Our analysis of tiered mileage-based user fees based on a vehicle’s fuel economy.
As policymakers work to balance transportation funding needs with environmental goals, many wonder: Should the fuel tax be replaced with a mileage-based user fee (MBUF), and should the per-mile rate be based on a vehicle’s fuel economy?
To better understand how fuel economy-based rate setting affects drivers, the Coalition performed a tiered rate analysis in our 2020-2021 National Truck Pilot and State Passenger Vehicle Pilot. Featuring 383 passenger vehicles in Delaware, New Jersey, North Carolina, and Pennsylvania as well as 221 trucks driving throughout the contiguous U.S., the analysis used four-tiered rate structures based on vehicle fuel economy:
|Tiered Rate Category||2020-2021 State Passenger Vehicle Pilot||National Truck Pilot|
|High||30+ MPG||7-10 MPG|
|Average||20-29 MPG||5.5-7.0 MPG|
|Low||0-19 MPG||4-5.5 MPG|
|Very Low or Zero MPG||No MPG||<4 MPG|
In the pilots, vehicles with the highest fuel economy paid the lowest MBUF rates, while vehicles with a lower fuel economy paid a higher MBUF rate. (Note: all fees were simulated payments.)
Our analysis found that a tiered rate based on a vehicle’s miles per gallon (MPG) doesn’t work. That’s because the concept is difficult to explain to drivers, results in drastic differences in fees for vehicles with similar MPGs, and creates winners and losers.
A Difficult Concept to Explain
During our 2020-2021 pilots, participants and transportation officials both expressed the importance of simplicity when it comes to rate setting. However, a tiered rate model would involve complex classifications with separate sets of tiered rates for cars and trucks. This makes an MPG-based tiered rate structure more challenging to communicate to the driving public.
Communications directors within state departments of transportation expressed this concern and questioned how certain aspects of tiered rates may be communicated, including the basis for the categories, the MPG ranges, and the resulting rates.
Drastic Differences for Similar MPGs
Tiered rates that are based on MPG can result in drastically different charges for vehicles with similar fuel economies. These results can be seen among both commercial trucks and passenger vehicles.
For example, the National Truck Pilot included Company M, which had an average MPG of 5.50. This placed the company at the top of the 4.0-5.5 MPG range, or “low” MPG range, and at the bottom of the greater than 5.5/less than 7.0 MPG range, which was the “average” MPG range. Depending upon which category Company M is reported in, the company either pays $35,571 by being in the higher MPG category or $46,862 in the lower MPG category. This difference in MBUF – nearly $11,300 – is significant for a truck that falls on the line between two tiered rate categories.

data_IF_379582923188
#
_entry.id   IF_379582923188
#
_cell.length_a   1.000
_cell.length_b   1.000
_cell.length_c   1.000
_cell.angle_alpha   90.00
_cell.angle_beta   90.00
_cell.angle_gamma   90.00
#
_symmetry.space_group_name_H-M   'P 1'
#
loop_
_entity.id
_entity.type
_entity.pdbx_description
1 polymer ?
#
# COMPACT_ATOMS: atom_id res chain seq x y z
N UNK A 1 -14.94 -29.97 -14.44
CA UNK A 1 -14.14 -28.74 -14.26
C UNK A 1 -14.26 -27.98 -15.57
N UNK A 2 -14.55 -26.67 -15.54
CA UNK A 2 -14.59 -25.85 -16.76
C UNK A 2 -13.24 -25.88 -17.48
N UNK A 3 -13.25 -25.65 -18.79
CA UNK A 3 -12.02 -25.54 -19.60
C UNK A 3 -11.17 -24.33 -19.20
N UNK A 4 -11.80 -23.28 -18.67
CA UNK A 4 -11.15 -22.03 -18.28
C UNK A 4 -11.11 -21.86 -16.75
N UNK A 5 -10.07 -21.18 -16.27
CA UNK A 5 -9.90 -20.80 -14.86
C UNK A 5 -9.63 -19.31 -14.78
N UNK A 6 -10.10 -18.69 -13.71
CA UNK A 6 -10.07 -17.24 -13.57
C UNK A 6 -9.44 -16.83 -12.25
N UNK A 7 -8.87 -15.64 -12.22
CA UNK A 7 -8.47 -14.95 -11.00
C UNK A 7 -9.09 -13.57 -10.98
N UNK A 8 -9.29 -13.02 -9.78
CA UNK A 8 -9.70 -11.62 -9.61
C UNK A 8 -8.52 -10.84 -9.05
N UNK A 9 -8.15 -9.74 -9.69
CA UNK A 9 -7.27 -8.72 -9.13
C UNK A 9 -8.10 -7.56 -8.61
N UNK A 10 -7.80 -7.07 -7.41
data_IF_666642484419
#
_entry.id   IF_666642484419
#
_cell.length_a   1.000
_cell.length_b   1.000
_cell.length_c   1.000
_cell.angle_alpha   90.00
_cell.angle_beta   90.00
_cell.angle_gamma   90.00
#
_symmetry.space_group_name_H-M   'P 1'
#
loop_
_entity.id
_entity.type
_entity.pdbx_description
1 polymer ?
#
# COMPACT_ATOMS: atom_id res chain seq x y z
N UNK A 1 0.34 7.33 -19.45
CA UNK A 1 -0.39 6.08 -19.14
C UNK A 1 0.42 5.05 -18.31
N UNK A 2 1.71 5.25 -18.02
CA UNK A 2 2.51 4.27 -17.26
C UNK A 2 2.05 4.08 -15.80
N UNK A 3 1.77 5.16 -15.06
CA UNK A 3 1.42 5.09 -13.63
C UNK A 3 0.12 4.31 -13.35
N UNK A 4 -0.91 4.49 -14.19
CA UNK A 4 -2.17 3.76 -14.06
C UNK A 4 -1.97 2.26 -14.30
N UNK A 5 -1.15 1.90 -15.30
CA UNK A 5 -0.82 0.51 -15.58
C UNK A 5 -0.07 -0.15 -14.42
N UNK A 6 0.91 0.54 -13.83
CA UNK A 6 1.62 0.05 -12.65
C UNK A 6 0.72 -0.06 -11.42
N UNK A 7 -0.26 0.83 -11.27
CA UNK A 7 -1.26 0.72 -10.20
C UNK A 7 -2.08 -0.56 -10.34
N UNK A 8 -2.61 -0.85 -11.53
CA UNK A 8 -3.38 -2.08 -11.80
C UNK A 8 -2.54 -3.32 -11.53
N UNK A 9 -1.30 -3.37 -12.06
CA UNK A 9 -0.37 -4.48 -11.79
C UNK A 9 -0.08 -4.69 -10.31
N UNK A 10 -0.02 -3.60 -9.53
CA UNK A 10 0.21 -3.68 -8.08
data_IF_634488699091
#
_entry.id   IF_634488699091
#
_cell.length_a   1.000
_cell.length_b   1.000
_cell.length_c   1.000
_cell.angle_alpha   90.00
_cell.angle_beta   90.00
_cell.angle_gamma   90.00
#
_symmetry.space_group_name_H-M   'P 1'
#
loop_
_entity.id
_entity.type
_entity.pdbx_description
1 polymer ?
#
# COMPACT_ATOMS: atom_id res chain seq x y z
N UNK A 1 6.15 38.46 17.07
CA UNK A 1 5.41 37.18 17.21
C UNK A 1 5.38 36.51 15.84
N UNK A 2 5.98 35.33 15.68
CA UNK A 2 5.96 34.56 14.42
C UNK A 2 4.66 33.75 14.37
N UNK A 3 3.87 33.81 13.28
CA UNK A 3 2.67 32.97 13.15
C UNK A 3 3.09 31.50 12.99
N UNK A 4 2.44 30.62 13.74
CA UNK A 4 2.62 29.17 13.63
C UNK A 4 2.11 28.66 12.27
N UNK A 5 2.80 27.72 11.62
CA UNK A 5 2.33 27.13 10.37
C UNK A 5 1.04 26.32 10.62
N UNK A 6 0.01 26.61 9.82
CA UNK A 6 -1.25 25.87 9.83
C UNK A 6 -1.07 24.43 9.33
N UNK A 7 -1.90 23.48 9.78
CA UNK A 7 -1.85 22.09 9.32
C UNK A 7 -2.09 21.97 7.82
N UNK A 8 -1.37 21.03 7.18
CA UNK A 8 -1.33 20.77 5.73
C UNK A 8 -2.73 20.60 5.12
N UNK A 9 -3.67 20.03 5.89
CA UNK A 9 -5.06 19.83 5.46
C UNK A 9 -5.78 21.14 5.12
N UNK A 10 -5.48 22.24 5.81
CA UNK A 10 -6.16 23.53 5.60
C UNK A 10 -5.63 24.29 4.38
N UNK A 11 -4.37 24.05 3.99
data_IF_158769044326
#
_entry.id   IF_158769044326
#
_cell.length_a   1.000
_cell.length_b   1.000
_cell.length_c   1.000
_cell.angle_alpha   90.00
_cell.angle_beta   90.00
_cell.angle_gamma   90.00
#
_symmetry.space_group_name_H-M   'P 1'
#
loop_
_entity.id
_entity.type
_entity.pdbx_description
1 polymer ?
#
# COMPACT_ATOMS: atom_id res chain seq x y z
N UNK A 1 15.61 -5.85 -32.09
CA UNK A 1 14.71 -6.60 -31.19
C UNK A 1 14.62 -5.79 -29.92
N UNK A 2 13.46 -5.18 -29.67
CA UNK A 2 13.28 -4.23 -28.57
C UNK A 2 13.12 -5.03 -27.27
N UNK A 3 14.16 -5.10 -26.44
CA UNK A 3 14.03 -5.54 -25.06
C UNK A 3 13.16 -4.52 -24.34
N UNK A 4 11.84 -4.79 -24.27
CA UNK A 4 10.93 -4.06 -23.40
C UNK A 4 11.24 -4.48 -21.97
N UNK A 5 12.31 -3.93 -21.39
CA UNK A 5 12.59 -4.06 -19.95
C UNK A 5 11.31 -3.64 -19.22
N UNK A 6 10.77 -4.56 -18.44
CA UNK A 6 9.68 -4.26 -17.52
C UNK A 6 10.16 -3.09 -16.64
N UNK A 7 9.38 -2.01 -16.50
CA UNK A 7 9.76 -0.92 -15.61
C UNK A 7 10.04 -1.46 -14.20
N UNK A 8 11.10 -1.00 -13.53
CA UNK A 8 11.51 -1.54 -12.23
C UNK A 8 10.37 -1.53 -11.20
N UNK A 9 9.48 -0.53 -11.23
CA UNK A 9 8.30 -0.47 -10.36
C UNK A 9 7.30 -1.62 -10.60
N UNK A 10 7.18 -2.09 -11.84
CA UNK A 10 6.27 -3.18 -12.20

|Company M||MPG||Total Miles||Total MBUF Calculations||Difference|
|Average MPG (> 5.5 – 7.0 MPG)||5.50||380,009||$35,571||($4,881)|
|Low MPG (4.0 – 5.5 MPG)||5.50||380,009||$46,862||$6,410|
The 2020-2021 State Passenger Vehicle Pilot saw similar results. Passenger vehicles with a small difference in MPG can also pay very different net MBUF values if they’re in different categories. For example, a vehicle with 29 MPG classified as having “average” MPG pays $42 annually while a 31-MPG vehicle with a “high” MPG classification pays just $15. This $27 difference is notable for two vehicles with MPG that are essentially the same.
|MPG||State Fuel Tax Paid||Tiered Rate Classification||Annual MBUF Paid|
|29 (Average MPG)||$150||Average||$42|
|31 (High MPG)||$141||High||$15|
Creates Winners and Losers
MPG-based tiered rates can potentially create unintended winners and losers. For example, a variable rate structure that charges lower per-mile rates on more fuel-efficient vehicles could cause lower income households and rural drivers to pay more in MBUF than they currently do in fuel tax, as these drivers tend to drive less fuel-efficient vehicles. Similarly, small, independently-owned truck fleets could also be negatively impacted if they are unable to purchase newer and more fuel-efficient trucks.
Future Phases of Work
The 2020-2021 passenger vehicle and truck pilots both identified significant flaws that must be addressed related to a tiered rate structure based on MPG to avoid penalizing certain vehicles. Our next phases of Coalition work will continue our study of the topic by exploring effective and equitable rate setting.
Note: More details about the 2020-2021 tiered rate analysis can be found in our report on the 2020-2021 National Truck Pilot and State Passenger Vehicle Pilot.